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Based on 4 parent reviews
September 26, 2019
Not very true to life
I didn’t find it very true to life, or funny. People say Fawlty Towers is the funniest sitcom ever but it only made me smile three times. I can’t even remember when. When I was at Liverpool we stayed in hotels all the time and none of them were like this. For starters pretty much all of them managed to spell the name of the hotel right on their signs. The only time I saw a missing letter was during a gale at the Celtic Manor Hotel near Cardiff, and even then it only blew the C off so it said eltic Manor Hotel, and that’s not funny. It’s not like it said bum or anything. So for me, right from the start Fawlty Towers is a long way off being realistic. Two of the characters have moustaches, which never happens, and some of the things that go on are completely unrealistic. The bit where he hits his car with a branch is just silly. You wouldn’t do that. I remember Igor Biscan’s car breaking down in Crosby, and he just calmly went to Costa while he waited for the AA. Maybe it’s just me, but I don’t see anything funny in it. Robbie Fowler’s impression of Gerard Houllier, now that’s funny, and it doesn’t involve putting a dead body in a wardrobe.
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September 11, 2018
A fantastic British comedy series
1) Sex and Nudity: A few mild sex references are made throughout the series, though they are unlikely to cause offence. In one episode a women is shown undressing and her underwear is briefly visible. In another episode a reference is made of a character trying to 'grope a girl' along with the same character unintentionally touching a women's breasts from another room. ------ 2) Violence: Slapstick violence is present on most episodes, all of which is done in a comedic way and none of which is graphic or likely to cause offence. ----- 3) Profanity: Uses of mild-moderate profanity used including 'bloody' and 'bastard'. One character also uses the terms 'n----rs' and 'wogs' in one episode (S1, E6: The Germans). However, there terms are used by an older character and are not done in a way that is purposely offensive. ----- 4) Alcohol, Drugs and Smoking: Alcohol is shown to be consumed, though not to excess, throughout the series. In two episodes characters are shown to be drunk, though excess drinking is not promoted. ----- Frightening & Intense Scenes: In one episode (S2, E4: The Kipper and the Corpse) a dead body is found and is then subsequently carried around the hotel throughout the episode. While this episode may be upsetting to some, it is unlikely to frighten most children over the age of 9.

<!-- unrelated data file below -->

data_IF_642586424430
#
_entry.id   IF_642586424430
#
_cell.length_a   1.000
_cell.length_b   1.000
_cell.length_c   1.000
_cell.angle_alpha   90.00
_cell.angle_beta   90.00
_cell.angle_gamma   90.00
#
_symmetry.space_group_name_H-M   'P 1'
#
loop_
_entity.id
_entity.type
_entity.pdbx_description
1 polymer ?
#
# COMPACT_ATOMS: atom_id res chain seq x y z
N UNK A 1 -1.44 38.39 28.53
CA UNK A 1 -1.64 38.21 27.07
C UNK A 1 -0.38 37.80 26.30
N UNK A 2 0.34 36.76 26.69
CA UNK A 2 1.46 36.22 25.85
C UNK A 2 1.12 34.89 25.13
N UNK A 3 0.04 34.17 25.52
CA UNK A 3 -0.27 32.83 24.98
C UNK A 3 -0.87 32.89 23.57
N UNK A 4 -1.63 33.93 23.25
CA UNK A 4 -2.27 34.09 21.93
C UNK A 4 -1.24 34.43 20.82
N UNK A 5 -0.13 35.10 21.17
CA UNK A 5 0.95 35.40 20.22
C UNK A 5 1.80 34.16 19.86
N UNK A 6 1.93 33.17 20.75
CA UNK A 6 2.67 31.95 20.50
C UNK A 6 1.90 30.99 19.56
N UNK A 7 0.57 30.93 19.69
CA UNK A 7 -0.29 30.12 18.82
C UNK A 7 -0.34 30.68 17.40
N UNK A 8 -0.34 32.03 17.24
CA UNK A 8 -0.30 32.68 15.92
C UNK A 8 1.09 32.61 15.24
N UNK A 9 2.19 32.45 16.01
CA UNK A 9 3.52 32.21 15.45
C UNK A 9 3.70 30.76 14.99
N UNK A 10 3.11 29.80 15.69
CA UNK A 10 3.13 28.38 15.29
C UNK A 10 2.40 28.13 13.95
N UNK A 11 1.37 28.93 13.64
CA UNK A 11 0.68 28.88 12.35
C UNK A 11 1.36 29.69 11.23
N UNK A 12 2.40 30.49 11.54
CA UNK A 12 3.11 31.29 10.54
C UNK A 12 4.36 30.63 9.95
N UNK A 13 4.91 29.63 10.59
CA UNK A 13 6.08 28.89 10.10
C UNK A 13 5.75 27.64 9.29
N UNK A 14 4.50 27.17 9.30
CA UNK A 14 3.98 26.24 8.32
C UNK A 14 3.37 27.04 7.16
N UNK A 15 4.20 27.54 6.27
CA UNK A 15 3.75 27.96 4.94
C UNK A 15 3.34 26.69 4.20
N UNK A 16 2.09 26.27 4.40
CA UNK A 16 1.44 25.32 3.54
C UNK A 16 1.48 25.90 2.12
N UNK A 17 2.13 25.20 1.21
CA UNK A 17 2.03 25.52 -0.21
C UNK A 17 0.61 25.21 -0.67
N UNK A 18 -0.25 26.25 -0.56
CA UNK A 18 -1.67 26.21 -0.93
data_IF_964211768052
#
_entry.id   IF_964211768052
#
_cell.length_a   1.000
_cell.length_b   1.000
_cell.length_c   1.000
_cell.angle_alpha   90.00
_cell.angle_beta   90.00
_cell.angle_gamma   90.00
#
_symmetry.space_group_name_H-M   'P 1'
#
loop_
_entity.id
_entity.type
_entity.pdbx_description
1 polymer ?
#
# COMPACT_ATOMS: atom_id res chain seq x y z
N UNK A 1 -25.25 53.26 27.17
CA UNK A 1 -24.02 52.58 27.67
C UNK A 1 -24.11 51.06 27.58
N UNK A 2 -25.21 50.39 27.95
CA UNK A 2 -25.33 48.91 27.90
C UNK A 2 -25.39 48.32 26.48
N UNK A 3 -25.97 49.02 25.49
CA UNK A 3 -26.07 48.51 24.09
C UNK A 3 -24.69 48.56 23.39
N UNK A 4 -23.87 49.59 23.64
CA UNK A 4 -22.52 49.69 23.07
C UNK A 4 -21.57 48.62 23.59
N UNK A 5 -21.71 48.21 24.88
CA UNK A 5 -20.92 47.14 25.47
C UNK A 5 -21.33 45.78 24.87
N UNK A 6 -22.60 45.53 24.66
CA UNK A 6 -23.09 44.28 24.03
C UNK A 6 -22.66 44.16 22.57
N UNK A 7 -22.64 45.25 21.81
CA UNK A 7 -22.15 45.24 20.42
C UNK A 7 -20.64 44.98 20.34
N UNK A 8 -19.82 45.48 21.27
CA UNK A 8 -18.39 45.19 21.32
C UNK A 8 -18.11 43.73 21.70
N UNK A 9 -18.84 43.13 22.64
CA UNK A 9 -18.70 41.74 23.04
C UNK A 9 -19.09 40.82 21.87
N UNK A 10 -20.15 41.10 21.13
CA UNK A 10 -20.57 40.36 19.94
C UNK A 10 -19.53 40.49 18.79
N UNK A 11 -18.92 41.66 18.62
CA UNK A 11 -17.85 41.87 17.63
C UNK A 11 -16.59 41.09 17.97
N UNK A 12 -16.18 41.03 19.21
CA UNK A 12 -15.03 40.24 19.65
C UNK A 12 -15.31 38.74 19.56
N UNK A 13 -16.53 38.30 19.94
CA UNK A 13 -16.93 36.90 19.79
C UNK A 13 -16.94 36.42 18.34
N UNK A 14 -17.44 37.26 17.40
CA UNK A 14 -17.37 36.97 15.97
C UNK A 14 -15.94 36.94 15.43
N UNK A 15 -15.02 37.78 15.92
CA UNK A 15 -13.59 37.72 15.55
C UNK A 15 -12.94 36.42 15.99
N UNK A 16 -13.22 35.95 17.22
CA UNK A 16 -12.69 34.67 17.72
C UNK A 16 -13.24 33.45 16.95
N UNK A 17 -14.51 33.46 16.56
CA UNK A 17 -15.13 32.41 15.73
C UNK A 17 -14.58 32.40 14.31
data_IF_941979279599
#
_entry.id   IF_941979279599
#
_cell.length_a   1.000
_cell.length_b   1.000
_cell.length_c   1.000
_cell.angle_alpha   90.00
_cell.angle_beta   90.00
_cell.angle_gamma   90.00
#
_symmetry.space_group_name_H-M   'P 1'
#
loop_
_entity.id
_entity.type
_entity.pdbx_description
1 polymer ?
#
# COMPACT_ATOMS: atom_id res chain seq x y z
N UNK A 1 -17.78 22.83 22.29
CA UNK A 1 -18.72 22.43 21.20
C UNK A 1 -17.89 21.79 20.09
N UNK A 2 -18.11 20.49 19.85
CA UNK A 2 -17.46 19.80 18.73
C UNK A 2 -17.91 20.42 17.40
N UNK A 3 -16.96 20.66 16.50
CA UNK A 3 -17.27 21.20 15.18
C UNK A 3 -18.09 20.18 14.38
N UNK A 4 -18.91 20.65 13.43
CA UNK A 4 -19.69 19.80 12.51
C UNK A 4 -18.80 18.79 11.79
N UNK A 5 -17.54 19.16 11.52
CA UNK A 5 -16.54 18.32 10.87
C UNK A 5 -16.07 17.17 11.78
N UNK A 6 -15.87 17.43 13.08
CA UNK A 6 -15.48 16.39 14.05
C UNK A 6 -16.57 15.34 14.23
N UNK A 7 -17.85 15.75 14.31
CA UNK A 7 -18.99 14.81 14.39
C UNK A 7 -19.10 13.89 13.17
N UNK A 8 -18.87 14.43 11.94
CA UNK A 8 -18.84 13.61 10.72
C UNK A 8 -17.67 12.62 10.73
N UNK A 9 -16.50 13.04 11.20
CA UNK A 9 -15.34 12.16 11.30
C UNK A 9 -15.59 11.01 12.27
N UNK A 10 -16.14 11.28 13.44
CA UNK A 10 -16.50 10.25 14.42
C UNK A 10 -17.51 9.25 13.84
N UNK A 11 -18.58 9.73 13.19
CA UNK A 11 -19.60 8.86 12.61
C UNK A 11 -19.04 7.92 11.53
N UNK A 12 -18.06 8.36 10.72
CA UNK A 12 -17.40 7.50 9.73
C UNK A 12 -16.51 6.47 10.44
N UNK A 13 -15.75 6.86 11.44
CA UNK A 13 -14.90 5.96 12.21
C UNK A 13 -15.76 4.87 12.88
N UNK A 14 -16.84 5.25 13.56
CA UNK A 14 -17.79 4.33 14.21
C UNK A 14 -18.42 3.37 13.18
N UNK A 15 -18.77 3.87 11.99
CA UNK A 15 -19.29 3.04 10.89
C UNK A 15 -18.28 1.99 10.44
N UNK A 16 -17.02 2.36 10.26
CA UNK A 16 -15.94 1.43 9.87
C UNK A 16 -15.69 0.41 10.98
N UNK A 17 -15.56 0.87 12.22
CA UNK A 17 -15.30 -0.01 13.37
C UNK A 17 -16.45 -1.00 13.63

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September 30, 2017
Slapstick comedy, of its time, very British
Very British comedy, by British standards, the 'bad' language is very mild. Bloody, bastard. The word 'bint' which I don't like is used in one episode, but it can be useful to have those conversations. The 'N' word, which I would hope my child never hears is in the 'Germans' episode- one of the most famous episodes, and part of British culture- however, the BBC version shown on TV now cuts the scene where the Major uses it once. if you're watching it on Netflix etc, it's important to cut the scene where the Major is talking to Fawlty at the desk about his wartime experiences. He also uses some other racial slurs. Unfortunately, it may be best to save 'The Germans' for an older child, where you can discuss the nasty connotations of that language, as it's not language a child in the UK would ever hear otherwise.
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March 30, 2015
Hilarious but the language they use you can't get away with today.
'Fawlty Towers' is a hilarious comedy show. The language they use in it is very strong. There are no uses of f--k or sh-t but they no say: b-----d, n----r, w-g and bl--dy. They say many racist words and the other language they use, they could not get away with today. There is some violence as 'Basil' always hurts 'Manuel' but either hitting him with a spoon, poking him in the eye or kicking him. This movie is only appropriate for teenagers because of the language.